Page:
5 Ways to Use Imperfect in Spanish


Imperfecto can be a tricky past tense for most Spanish learners. Although this tense may not be frequently used in other languages, it’s important to know when to use imperfect in Spanish since this tense is very common and necessary in our Spanish daily conversations. 

In Spanish, the imperfect tense is used to describe the context and the background of any past action. As a result, it can be used to:

  • Tell time and age in past
  • Describe past habits and routines
  • Describe people and objects in the past
  • Express politeness
  • Talk about past intentions that were never completed

Since most people confuse this tense with pretérito, in this article, we’ll show you 5 basic and common contexts where you need to use the imperfect tense. In addition to this, we’ll include examples and phrase structures so you can see how to apply this tense to your conversations. 

Finally, we’ll provide you with time markers that trigger imperfecto as well as the conjugations that you need to follow to build this tense. Hopefully, by the end of this, you’ll have a better idea of when and how to use imperfect in Spanish. 

1. Telling the time and your age in the past

One of the main purposes of the imperfect tense is that it is used to provide the details and information that surrounded a past action. As a result, in Spanish, we use imperfect tense when we need to say our age or the time in the past.

In order to do this, we use the verb ser for telling the time and the verb tener for saying our age. Of course, they’ll need to be conjugated in the imperfect tense. Below are some examples as well as the phrase structure you need to follow. 

Telling time in the past

  • We use ser conjugated in the third singular person in the imperfect tense. 

[Ser conjugated in imperfect tense] + [time]

¿Se te olvidó que la cita era a las 12?
Did you forget that the appointment was at 12?

Eran las tres cuando Javier llegó a Buenos Aires
It was three o’clock when Javier arrived to Buenos Aires

Creo que era la una de la mañana cuando me dormí
I think it was one in the morning when I fell asleep

If you want to ask the time when a past action took place, you can follow this structure:

¿Qué hora era + cuando + [verb in preterite]?

Laura, ¿qué hora era cuando Toby nos llamó?
Laura, what time was it when Toby called us? 

Telling someone’s age in past

Here is the structure that you’ll use if you want to say yours or someone else’s age in the past. Don’t forget to use the verb tener and conjugate it in the imperfect tense. 

[Tener conjugated in imperfect tense] + [number of years]

Bill tenía dos años cuando nació su hermana
Bill was two years old when his sister was born

Kim tenía quince años cuando se mudó a Francia
Kim was fifteen years old when she moved to France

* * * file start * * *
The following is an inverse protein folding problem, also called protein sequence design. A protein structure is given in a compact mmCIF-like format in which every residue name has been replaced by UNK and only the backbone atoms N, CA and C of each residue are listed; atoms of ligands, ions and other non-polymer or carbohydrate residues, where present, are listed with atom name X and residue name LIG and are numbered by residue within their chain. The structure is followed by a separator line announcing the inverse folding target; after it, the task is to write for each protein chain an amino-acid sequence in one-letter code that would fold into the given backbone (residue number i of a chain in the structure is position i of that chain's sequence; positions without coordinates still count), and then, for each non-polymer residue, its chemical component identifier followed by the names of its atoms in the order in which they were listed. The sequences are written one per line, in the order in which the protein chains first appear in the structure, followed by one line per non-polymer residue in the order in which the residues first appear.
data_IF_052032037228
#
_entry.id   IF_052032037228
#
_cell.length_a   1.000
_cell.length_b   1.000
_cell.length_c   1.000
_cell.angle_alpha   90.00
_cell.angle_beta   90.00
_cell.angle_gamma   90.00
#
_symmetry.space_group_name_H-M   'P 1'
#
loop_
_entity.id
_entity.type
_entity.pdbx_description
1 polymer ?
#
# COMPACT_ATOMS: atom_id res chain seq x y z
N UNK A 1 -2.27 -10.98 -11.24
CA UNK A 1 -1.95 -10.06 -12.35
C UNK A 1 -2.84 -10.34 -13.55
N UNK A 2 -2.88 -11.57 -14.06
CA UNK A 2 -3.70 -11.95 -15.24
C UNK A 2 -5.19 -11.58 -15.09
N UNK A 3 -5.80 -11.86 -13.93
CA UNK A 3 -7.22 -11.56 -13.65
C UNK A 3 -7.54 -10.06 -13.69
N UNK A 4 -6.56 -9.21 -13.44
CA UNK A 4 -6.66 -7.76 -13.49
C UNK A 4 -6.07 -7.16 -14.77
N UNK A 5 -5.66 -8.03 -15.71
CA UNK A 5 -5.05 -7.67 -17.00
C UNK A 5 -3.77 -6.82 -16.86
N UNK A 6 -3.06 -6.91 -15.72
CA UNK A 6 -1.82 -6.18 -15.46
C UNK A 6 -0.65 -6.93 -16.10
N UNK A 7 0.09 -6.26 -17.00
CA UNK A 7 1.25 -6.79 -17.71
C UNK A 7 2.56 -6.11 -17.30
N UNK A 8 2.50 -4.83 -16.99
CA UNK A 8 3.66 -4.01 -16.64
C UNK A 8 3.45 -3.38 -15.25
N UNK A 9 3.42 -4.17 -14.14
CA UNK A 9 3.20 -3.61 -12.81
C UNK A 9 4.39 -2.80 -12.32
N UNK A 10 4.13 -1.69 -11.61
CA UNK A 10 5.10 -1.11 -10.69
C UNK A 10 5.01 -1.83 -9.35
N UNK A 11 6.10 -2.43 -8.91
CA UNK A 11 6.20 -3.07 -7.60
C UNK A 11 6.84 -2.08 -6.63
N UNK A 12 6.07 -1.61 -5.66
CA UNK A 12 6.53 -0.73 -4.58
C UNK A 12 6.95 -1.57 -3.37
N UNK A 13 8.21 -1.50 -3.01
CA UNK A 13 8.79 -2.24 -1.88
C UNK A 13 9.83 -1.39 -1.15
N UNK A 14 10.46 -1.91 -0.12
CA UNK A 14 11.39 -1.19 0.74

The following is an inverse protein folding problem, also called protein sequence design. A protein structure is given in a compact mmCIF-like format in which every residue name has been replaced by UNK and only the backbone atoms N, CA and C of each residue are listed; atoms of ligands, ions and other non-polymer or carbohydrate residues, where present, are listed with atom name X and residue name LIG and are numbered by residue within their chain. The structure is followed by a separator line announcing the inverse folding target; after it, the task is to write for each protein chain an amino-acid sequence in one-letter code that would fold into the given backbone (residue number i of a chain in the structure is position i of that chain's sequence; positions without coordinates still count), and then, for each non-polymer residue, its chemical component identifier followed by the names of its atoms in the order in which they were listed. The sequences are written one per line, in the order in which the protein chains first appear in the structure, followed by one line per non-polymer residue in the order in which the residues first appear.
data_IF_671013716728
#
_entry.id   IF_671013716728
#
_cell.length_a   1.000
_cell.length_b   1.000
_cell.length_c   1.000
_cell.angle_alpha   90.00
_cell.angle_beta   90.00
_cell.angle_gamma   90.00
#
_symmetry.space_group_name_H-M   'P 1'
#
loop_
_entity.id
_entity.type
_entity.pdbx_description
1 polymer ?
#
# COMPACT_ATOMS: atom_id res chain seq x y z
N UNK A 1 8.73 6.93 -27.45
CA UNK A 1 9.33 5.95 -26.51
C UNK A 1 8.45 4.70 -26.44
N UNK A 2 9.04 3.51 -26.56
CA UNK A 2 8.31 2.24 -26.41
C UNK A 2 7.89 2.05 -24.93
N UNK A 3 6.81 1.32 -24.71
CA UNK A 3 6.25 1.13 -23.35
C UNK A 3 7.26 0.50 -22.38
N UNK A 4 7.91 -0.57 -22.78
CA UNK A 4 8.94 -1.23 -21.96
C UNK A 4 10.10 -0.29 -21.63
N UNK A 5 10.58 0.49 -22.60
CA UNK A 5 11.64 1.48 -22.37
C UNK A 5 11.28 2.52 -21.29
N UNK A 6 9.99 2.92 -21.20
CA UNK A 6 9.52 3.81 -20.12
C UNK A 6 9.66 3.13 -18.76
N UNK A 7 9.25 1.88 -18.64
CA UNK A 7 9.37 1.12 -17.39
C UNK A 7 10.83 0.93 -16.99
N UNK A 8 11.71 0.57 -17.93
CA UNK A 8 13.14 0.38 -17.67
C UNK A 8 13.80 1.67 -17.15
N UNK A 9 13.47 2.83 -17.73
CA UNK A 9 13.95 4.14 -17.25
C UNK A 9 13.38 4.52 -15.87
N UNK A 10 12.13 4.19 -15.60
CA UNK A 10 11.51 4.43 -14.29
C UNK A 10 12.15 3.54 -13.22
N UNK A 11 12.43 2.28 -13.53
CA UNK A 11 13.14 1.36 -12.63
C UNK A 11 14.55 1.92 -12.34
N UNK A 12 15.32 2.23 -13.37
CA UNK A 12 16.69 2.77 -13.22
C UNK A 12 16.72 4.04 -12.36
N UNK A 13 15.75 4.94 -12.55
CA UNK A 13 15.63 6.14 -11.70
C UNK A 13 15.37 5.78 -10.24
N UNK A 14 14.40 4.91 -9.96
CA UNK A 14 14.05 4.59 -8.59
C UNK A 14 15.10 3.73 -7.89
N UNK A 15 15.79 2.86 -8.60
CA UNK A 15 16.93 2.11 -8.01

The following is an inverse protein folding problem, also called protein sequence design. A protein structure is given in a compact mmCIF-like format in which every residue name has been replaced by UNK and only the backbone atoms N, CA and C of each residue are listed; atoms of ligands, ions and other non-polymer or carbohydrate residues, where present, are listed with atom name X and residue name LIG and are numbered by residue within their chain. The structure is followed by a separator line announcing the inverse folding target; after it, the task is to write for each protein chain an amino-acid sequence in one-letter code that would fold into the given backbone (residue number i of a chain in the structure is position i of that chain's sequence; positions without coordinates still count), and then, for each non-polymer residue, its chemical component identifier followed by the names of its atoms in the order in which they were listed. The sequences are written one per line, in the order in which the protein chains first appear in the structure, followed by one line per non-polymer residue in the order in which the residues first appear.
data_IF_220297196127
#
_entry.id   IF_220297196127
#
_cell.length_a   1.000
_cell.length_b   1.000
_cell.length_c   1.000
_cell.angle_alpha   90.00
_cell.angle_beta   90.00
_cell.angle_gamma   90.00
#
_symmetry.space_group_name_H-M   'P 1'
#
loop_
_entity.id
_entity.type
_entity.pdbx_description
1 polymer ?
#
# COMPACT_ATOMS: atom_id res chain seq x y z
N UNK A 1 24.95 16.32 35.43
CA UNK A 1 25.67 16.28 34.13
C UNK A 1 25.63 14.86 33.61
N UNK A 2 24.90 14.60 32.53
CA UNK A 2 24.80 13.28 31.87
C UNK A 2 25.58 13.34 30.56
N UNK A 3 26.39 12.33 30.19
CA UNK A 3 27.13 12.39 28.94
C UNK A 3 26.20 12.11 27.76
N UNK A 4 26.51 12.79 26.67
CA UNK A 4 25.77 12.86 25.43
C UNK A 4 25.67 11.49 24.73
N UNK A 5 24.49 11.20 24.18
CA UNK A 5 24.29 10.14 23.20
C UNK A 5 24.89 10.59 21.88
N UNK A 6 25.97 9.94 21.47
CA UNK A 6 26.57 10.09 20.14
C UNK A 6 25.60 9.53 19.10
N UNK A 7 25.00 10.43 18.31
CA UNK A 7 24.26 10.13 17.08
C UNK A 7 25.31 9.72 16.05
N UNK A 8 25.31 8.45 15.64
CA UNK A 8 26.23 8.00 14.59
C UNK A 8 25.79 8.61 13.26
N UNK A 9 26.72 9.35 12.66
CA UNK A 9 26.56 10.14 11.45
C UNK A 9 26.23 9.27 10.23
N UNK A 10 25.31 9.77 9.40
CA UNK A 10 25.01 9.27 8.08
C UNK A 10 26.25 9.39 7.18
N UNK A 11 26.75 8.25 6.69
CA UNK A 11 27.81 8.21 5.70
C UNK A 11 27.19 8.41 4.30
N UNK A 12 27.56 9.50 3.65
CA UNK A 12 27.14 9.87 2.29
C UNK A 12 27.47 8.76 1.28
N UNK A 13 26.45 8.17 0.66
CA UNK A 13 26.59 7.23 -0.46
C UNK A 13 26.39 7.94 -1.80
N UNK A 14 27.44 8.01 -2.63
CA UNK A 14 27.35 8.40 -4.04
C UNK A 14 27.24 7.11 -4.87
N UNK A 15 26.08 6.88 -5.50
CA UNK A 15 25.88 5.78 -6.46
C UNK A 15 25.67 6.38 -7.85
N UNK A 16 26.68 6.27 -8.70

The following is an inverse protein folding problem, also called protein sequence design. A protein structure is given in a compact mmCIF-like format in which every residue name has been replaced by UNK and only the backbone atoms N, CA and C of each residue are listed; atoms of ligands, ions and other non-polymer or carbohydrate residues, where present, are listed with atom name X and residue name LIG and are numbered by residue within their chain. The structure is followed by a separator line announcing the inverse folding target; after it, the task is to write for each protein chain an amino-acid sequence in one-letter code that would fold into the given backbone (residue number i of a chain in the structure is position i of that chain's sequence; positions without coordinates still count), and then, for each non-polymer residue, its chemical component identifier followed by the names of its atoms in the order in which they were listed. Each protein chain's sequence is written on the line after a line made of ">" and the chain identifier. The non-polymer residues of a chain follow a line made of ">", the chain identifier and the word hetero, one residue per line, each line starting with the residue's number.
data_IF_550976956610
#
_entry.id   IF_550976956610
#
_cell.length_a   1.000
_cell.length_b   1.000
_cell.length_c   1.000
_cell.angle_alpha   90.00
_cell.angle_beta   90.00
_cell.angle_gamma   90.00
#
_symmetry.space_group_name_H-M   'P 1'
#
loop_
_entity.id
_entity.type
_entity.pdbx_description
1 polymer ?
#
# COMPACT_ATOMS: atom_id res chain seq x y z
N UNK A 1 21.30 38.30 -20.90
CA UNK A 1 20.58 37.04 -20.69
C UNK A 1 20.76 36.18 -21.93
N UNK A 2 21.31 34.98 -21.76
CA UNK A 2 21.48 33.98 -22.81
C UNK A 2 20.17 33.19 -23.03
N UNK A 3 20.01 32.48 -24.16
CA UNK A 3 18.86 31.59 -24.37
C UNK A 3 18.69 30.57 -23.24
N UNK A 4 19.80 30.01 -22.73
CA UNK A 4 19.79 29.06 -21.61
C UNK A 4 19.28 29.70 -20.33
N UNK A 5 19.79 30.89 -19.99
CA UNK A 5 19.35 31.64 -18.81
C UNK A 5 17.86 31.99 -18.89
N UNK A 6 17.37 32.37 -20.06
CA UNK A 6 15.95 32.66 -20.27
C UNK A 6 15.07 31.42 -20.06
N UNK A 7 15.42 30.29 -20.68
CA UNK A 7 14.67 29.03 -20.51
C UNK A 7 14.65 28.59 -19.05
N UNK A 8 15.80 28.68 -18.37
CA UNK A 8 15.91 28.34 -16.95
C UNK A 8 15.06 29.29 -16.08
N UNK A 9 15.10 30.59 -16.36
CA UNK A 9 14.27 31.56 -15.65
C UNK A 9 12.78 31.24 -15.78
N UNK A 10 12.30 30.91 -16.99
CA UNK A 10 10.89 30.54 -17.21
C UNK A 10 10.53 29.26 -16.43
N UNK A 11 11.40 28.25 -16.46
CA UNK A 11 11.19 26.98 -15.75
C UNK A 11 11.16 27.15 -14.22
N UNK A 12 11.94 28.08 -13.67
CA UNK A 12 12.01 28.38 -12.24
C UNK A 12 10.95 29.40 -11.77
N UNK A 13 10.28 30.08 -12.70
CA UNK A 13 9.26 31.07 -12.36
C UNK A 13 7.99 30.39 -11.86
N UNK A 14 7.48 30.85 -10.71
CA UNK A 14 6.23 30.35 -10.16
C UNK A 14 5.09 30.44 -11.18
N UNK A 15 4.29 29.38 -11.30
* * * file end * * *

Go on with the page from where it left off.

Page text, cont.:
Ella y yo teníamos diez años cuando nos conocimos 
She and I were ten when we met

As you may imagine, you can also ask for people’s age in the past:

¿Cuántos años + [tener conjugated in imperfect] + cuando + [verb in preterite]?

¿Cuántos años tenía Claudia cuando entró a la universidad?
How old was Claudia when she got into college?

Notice that if they were alone, the sentences built with imperfecto would be incomplete. That’s because these sentences are just information that become relevant to a particular action (the sentence in pretérito). 

So, if I just say Eran las tres or Bill tenía dos años, people would need to know what happened when the clock struck three and when Bill was two years old. This information will be provided by a sentence in preterite. As you can see, both tenses work together in Spanish.

Take Note: Even though tener is the direct translation of to have, in Spanish, we use this verb as a way to tell our age. As a result, in this context, tener would be translated as ‘to be’. In here, you can see the different uses of ‘tener’ in Spanish

2. Talking about past routines and habits

The Spanish imperfect tense is also used to talk about past actions whose beginning or end are not clear. In other words, it describes actions that we are not sure when we finished or started them. 

A simple example of this use is describing routines or habits that you had in the past. Unless you have a very thorough journal, it would be very difficult to determine the moment when these activities started and finished. 

Although it’s not a rule of thumb, usually, when talking about our past habits and routines we use some time markers as a way to express when these actions took place. Here are some examples as well as a phrase structure that you can follow as guidance: 

[Time marker] + [verb conjugated in the imperfect tense]

Cuando era niña, me gustaba comer chocolate
When I was little, I liked to eat chocolate 

Los domingos íbamos a visitar a mis abuelos 
On Sundays, we went to visit my grandparents

Hace algunos años Mona y yo trabajábamos aquí
A couple years ago, Mona and I worked here

Antes, no había tanto tráfico en la ciudad
Before, there wasn’t a lot of traffic in the city 

Por lo general, mis hermanos y yo jugábamos en el jardín toda la trade
Usually, my brother and I played in the garden all afternoon

Take Note: Imperfecto is perfect for telling stories because it allows you to describe the things that you used to do in the past. As a result, you’ll hear this tense a lot when a person is remembering his or her childhood. Unlike other uses, in this case, the sentences with imperfect make sense if they’re alone. 

3. Describing people, objects and contexts in the past

As mentioned before, in Spanish, the imperfect tense is used to provide people with the background and contextual information for a past action. In other words, it gives further details about the moment when a past action happened. 

Therefore, you can use this tense to describe all the things that surrounded the action such as:

  • People
  • Objects
  • Traditions
  • Feelings
  • Background
  • Weather 

In order to do this, you can follow this simple phrase structure: 

[Time marker] + [verb conjugated in imperfect tense] + complement